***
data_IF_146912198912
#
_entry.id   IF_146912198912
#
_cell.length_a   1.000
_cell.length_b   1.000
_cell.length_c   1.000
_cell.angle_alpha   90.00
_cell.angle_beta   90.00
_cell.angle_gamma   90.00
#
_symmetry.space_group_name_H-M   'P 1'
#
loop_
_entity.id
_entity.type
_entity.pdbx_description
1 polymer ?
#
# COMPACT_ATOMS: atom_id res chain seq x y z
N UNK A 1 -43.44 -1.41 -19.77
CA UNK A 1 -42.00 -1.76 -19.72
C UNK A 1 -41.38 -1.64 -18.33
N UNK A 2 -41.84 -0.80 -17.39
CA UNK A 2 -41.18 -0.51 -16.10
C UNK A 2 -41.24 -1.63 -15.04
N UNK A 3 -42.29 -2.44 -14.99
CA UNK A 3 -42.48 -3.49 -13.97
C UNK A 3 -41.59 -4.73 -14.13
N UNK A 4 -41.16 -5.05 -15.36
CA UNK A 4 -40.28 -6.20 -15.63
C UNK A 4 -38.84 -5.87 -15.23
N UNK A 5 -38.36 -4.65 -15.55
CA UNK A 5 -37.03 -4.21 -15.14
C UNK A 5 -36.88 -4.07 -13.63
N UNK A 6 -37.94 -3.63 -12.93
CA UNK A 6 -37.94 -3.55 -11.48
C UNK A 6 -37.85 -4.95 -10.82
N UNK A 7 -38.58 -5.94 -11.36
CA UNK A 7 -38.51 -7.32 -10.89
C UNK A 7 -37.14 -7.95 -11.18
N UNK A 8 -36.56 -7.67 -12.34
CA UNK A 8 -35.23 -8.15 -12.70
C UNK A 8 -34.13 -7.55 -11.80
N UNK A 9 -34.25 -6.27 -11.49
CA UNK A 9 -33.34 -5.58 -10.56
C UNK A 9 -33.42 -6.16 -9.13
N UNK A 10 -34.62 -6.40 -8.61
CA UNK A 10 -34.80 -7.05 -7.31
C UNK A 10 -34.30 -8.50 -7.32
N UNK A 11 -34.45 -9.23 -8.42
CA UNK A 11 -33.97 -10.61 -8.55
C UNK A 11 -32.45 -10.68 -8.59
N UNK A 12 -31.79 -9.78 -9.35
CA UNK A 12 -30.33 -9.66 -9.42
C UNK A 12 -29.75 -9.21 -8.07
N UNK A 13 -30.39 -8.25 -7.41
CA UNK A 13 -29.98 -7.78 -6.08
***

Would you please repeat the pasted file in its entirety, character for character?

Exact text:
data_IF_146912198912
#
_entry.id   IF_146912198912
#
_cell.length_a   1.000
_cell.length_b   1.000
_cell.length_c   1.000
_cell.angle_alpha   90.00
_cell.angle_beta   90.00
_cell.angle_gamma   90.00
#
_symmetry.space_group_name_H-M   'P 1'
#
loop_
_entity.id
_entity.type
_entity.pdbx_description
1 polymer ?
#
# COMPACT_ATOMS: atom_id res chain seq x y z
N UNK A 1 -43.44 -1.41 -19.77
CA UNK A 1 -42.00 -1.76 -19.72
C UNK A 1 -41.38 -1.64 -18.33
N UNK A 2 -41.84 -0.80 -17.39
CA UNK A 2 -41.18 -0.51 -16.10
C UNK A 2 -41.24 -1.63 -15.04
N UNK A 3 -42.29 -2.44 -14.99
CA UNK A 3 -42.48 -3.49 -13.97
C UNK A 3 -41.59 -4.73 -14.13
N UNK A 4 -41.16 -5.05 -15.36
CA UNK A 4 -40.28 -6.20 -15.63
C UNK A 4 -38.84 -5.87 -15.23
N UNK A 5 -38.36 -4.65 -15.55
CA UNK A 5 -37.03 -4.21 -15.14
C UNK A 5 -36.88 -4.07 -13.63
N UNK A 6 -37.94 -3.63 -12.93
CA UNK A 6 -37.94 -3.55 -11.48
C UNK A 6 -37.85 -4.95 -10.82
N UNK A 7 -38.58 -5.94 -11.36
CA UNK A 7 -38.51 -7.32 -10.89
C UNK A 7 -37.14 -7.95 -11.18
N UNK A 8 -36.56 -7.67 -12.34
CA UNK A 8 -35.23 -8.15 -12.70
C UNK A 8 -34.13 -7.55 -11.80
N UNK A 9 -34.25 -6.27 -11.49
CA UNK A 9 -33.34 -5.58 -10.56
C UNK A 9 -33.42 -6.16 -9.13
N UNK A 10 -34.62 -6.40 -8.61
CA UNK A 10 -34.80 -7.05 -7.31
C UNK A 10 -34.30 -8.50 -7.32
N UNK A 11 -34.45 -9.23 -8.42
CA UNK A 11 -33.97 -10.61 -8.55
C UNK A 11 -32.45 -10.68 -8.59
N UNK A 12 -31.79 -9.78 -9.35
CA UNK A 12 -30.33 -9.66 -9.42
C UNK A 12 -29.75 -9.21 -8.07
N UNK A 13 -30.39 -8.25 -7.41
CA UNK A 13 -29.98 -7.78 -6.08